Peanut or walnut paste
Rich in oils and naturally occurring fats, it’s no wonder these creamy desserts are so flavourful and satisfying. On the upside, they’re full of good minerals like copper, iron, calcium and zinc, but on the downside, they’ll bust your calorie allotment real quick. Peanut paste has 342 calories and 20.4g of fat, while walnut paste has 321.2 calories and 21.9g of fat.
Technically speaking, sesame paste narrowly escapes this list with 11.7g of fat, but it has 349.1 calories per bowl, more than any of its counterparts, so watch out.
Surprisingly, almond paste has just 215 calories per serving, though it has 11.3g of fat, so if you really need your nutty fix, this may be the one to go for.
Bubur cha cha
Such a lovely dessert. You can have it warm or cold, and the starchy and chewy bits of sweet potato, yam, and tapioca swimming in a sweet soup of coconut milk is so pleasantly moreish. This yummy combination comes at a price though — it has 358 calories and 23.7g of fat. You may be amazed to know that that’s about the same amount of calories and fat you’ll get with three pieces of fried chicken drumsticks.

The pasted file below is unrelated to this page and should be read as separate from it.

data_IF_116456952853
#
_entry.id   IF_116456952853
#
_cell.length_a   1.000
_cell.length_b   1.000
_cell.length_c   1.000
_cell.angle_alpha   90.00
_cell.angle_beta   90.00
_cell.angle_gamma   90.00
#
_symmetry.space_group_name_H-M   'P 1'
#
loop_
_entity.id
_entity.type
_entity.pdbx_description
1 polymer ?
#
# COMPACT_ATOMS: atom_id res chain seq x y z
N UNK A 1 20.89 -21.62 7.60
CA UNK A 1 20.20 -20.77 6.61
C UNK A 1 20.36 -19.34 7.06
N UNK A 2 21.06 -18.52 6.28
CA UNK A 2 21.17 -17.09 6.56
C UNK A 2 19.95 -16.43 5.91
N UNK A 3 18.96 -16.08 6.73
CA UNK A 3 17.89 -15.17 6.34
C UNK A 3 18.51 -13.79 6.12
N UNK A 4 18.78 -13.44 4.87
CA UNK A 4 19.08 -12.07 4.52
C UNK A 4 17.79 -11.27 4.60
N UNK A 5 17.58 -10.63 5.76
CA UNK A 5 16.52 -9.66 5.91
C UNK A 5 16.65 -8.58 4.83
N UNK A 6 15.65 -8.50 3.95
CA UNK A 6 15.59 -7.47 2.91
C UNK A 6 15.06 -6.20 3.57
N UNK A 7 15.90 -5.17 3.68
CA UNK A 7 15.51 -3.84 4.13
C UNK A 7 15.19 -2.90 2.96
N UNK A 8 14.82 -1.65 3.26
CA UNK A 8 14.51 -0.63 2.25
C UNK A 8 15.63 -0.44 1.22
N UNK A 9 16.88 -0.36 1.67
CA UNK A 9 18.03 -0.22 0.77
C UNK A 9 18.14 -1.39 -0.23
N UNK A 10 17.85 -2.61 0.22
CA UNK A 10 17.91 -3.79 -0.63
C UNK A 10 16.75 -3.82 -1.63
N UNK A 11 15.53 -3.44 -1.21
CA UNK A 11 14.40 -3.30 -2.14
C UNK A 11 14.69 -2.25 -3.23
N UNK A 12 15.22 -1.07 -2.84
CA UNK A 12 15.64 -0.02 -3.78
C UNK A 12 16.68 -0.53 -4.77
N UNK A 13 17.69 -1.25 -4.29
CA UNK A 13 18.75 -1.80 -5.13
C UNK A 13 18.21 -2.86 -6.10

Tang yuan with yam, red bean or sesame filling
Aww, these little glutinous balls floating in soup seem cute, but each filled morsel is about 70 calories or more with around 3–4g of fat! And you’re definitely not helping matters if you get them in peanut soup. In this case, the saying “you are what you eat” would definitely seem true.
Alternatively, you can make one without artificial colouring and natural flavours. Try our recipe here.
It’s a big serving, so we hope this won’t be dessert for you. But if you’re considering this for your post-meal sweet treat, know that even the plain version has 352.5 calories and 15.1g of fat, and none of the excitement that a cheeseburger induces.
Add toppings and you can throw your weight loss plans out the window. Add any of the toppings (red bean paste, blueberry jam, peanut butter or kaya) and you’re upping the calories by 40–190 calories and up to 9g of fat (red bean paste is the worst offender both in calorie count and fat content, see a pattern here?).
Cendol with durian or mango topping
A regular bowl of chendol isn’t the healthiest with 277 calories and 9.4g of fat. But when you add mango or durian toppings, that’s when you’re really splurging. Adding mango bumps up numbers to 333.2 calories and 14.2g fat. If you go for calorie-heavy durian instead, you’re looking at 408.8 calories and 19.2g of fat. You could practically have another meal for that amount.